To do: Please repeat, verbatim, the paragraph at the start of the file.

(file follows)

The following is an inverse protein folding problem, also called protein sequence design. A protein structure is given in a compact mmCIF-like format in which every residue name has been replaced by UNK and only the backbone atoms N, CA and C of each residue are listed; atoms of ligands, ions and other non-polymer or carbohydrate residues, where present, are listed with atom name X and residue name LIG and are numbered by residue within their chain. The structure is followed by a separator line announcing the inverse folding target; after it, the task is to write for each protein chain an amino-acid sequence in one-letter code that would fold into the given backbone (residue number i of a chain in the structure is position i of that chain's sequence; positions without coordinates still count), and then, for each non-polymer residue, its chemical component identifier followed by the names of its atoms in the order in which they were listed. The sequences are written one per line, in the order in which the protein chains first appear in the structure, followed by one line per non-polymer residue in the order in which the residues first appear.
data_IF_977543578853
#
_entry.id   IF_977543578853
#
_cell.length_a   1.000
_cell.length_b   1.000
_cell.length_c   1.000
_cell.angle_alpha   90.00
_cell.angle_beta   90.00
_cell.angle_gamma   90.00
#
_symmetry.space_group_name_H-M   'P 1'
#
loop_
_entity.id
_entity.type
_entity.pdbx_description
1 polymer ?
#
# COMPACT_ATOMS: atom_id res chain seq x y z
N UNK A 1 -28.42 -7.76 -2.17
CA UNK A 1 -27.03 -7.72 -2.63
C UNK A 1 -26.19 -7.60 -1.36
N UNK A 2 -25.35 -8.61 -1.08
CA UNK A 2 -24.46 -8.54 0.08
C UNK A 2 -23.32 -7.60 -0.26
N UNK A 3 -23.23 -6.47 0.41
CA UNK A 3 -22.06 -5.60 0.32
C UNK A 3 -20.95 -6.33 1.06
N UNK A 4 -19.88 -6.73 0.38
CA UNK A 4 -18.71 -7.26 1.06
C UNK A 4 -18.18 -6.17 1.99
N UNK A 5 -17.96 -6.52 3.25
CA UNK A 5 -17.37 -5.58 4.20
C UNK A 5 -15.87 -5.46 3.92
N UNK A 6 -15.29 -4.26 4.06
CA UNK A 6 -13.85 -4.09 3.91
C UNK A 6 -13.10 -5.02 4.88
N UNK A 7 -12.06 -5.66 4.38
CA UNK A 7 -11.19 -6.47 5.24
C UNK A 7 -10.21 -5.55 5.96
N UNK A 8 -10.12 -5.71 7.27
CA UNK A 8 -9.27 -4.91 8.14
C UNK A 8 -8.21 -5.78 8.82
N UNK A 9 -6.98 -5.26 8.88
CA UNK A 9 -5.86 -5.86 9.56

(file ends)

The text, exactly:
The following is an inverse protein folding problem, also called protein sequence design. A protein structure is given in a compact mmCIF-like format in which every residue name has been replaced by UNK and only the backbone atoms N, CA and C of each residue are listed; atoms of ligands, ions and other non-polymer or carbohydrate residues, where present, are listed with atom name X and residue name LIG and are numbered by residue within their chain. The structure is followed by a separator line announcing the inverse folding target; after it, the task is to write for each protein chain an amino-acid sequence in one-letter code that would fold into the given backbone (residue number i of a chain in the structure is position i of that chain's sequence; positions without coordinates still count), and then, for each non-polymer residue, its chemical component identifier followed by the names of its atoms in the order in which they were listed. The sequences are written one per line, in the order in which the protein chains first appear in the structure, followed by one line per non-polymer residue in the order in which the residues first appear.